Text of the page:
The best way to go about dealing with this type of injury is to understand two things. First know how bad the injury is. The injury report will tell you the likelihood of the player playing in the game. If they are probably, it is not a big deal. If they are questionable or doubtful, then its time to start think of a backup plan. Secondly, you should known when in the week this injury occurred. If it occurred early on, more than likely the player will be healed up enough to play that week. If it happens on a Thursday or Friday, then this player is pretty likely to miss the game.

                No matter if the player is probable, questionable, or doubtful; always have a second option in mind. From the second you hear of an injury you need to see what your options are. This could mean you need to use one of the players on your bench or even go to the waiver wire. Depending on the severity of the injury, you may even want to put that player in the starting lineup immediately.

                Always check right before all games start on Sunday to see if a day to day player will perform in their game. You want to do this before all the games start because then you can choose which player to start. One a player’s game begins you cannot put in him the starting lineup or take him out. Therefore, to ensure you have all your options open; check prior to noon on Sunday.

                The second type of injury is a week to week injury. This is a more severe injury where a player is definitely going to miss a few games. When this happens, a fantasy owner needs to see what his needs are and know how many games the player is expected to miss. If a player is not going to miss more than a couple of week, just stash him away for when he returns. If it is going to be a good while before he plays again then you need to do some thinking.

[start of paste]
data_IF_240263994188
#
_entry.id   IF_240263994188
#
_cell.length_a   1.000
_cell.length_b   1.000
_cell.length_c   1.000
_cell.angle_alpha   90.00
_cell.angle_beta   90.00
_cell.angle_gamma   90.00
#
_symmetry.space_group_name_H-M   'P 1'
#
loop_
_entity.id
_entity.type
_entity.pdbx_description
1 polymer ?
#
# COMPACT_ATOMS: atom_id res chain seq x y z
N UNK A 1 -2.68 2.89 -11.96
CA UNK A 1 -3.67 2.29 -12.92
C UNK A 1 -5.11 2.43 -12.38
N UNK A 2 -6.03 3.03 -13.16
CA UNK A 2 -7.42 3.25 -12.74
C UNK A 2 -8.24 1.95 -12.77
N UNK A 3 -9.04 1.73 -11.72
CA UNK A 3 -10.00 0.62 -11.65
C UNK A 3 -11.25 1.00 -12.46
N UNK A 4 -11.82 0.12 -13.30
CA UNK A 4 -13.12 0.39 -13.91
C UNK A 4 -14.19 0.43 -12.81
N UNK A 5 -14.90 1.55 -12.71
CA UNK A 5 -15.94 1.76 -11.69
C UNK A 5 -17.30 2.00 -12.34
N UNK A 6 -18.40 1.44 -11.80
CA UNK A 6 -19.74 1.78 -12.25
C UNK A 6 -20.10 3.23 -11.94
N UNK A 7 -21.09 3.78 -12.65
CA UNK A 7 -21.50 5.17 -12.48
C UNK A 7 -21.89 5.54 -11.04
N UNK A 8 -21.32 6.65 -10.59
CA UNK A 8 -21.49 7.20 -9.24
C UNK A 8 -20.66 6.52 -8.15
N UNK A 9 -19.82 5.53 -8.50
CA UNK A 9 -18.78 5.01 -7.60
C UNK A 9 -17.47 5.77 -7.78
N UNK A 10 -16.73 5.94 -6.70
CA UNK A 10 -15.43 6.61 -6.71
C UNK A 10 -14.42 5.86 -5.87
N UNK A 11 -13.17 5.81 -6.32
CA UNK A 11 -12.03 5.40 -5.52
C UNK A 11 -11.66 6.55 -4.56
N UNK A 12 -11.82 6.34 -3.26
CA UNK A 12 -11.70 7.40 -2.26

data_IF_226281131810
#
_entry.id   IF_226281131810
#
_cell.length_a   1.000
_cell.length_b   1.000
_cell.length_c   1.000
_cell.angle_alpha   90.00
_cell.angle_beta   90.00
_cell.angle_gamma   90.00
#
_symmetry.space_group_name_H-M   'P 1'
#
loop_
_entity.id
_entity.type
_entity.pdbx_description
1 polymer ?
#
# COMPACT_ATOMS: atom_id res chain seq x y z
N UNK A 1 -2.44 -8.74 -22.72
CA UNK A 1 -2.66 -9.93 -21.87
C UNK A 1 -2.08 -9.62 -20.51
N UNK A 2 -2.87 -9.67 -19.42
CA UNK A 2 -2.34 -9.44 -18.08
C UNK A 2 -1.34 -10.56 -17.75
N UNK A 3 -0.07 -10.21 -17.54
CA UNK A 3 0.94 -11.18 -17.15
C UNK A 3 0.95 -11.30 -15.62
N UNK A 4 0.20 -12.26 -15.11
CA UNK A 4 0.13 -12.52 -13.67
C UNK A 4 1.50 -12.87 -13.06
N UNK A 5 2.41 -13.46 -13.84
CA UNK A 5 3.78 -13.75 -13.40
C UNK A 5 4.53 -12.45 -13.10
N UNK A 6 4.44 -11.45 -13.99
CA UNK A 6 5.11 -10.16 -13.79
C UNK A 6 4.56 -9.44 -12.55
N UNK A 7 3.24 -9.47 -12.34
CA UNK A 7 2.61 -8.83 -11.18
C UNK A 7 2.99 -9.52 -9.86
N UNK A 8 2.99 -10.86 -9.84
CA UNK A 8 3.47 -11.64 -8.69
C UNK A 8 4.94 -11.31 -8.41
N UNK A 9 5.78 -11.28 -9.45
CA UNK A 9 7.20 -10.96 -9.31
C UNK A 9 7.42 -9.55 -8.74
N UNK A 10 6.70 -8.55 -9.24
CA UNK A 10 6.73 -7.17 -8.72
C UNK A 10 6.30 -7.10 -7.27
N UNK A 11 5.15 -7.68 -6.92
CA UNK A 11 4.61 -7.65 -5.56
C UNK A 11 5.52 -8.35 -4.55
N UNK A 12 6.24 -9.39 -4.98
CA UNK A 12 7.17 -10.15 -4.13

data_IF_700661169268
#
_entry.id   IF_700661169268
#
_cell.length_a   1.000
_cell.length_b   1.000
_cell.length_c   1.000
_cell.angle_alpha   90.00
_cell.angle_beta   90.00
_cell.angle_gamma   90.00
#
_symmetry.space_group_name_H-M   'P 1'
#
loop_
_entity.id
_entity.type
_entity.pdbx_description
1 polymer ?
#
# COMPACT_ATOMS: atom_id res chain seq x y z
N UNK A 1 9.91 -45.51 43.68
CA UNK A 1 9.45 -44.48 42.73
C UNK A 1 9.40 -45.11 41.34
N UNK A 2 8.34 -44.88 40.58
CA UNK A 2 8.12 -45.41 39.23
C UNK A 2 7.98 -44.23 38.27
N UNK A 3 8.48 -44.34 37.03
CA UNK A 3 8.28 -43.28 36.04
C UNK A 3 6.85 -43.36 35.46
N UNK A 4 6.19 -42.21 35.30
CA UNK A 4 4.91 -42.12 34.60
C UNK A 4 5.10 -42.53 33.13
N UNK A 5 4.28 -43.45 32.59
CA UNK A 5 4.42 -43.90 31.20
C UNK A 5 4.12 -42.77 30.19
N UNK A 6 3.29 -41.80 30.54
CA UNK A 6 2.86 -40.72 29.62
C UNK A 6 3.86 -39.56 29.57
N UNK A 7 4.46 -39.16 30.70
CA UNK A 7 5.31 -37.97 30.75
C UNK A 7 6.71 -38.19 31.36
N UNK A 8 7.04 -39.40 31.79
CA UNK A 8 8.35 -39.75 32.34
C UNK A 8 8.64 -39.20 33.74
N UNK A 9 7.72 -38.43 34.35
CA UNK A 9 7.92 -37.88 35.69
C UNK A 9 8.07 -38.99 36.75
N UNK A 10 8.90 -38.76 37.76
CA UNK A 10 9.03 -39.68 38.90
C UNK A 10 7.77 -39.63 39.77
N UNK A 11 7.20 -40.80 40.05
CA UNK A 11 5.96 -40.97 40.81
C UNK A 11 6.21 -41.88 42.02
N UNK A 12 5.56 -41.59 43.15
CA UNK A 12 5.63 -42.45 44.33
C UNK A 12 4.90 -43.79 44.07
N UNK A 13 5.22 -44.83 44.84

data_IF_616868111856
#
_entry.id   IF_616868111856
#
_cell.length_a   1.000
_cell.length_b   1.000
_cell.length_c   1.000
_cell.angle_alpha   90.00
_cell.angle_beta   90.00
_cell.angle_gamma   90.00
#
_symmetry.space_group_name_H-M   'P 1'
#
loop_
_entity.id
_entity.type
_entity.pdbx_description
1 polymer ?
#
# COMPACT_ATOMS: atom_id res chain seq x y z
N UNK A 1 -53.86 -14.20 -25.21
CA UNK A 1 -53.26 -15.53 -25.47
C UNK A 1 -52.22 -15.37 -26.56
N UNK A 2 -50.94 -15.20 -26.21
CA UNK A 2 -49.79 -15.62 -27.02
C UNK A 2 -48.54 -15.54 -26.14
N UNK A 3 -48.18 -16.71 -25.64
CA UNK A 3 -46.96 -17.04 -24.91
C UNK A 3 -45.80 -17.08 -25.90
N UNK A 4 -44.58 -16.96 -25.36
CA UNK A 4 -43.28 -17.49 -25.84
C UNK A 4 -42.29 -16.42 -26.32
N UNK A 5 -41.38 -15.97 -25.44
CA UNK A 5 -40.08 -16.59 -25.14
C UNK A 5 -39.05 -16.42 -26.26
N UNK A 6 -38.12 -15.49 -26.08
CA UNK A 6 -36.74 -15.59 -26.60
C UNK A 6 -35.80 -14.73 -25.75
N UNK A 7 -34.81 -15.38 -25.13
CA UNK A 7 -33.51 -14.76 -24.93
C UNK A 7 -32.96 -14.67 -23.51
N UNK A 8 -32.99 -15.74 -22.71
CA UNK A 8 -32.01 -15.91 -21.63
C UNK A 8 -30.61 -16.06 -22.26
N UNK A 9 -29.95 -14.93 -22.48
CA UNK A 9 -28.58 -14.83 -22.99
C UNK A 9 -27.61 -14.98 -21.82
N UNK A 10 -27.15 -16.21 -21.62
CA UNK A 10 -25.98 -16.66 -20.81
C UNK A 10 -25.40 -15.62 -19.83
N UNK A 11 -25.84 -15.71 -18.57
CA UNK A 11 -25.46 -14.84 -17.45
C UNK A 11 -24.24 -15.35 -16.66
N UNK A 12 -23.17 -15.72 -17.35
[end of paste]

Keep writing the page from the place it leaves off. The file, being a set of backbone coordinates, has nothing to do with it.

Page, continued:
If the player will miss a long period of the season you should first understand what your team’s needs are. If you are weak at that particular position, it may be best to keep the player on the bench until he returns. This is also true if your team is in a position to make a run to the playoffs. If that player will be able to help out later in the season keep him around. If this is not the case you may want to consider dropping him and freeing up a roster spot for someone who will actually be playing.

                The last type of injury is the ones bad enough to send a player on Injured Reserves. These players are not worth keeping around. More than likely they will not be returning this year. If they do return it will not be for a long time. At that point it is better to just pick up someone new and hope for the best.

                Injury concerns will come up in your season. You will never have a fantasy season where every single player on your roster is completely healthy throughout the entire year. Therefore, you need to have a strong bench filled with good secondary options. The more options you have the more likely you are to be able to get past an injury to a stud player relatively unscathed. This is why it is so important to draft a strong bench and know how to evaluate talent on the waiver wire. If you cannot get past injuries, you will not be winning a championship that year. Damage control is everything during the fantasy football season.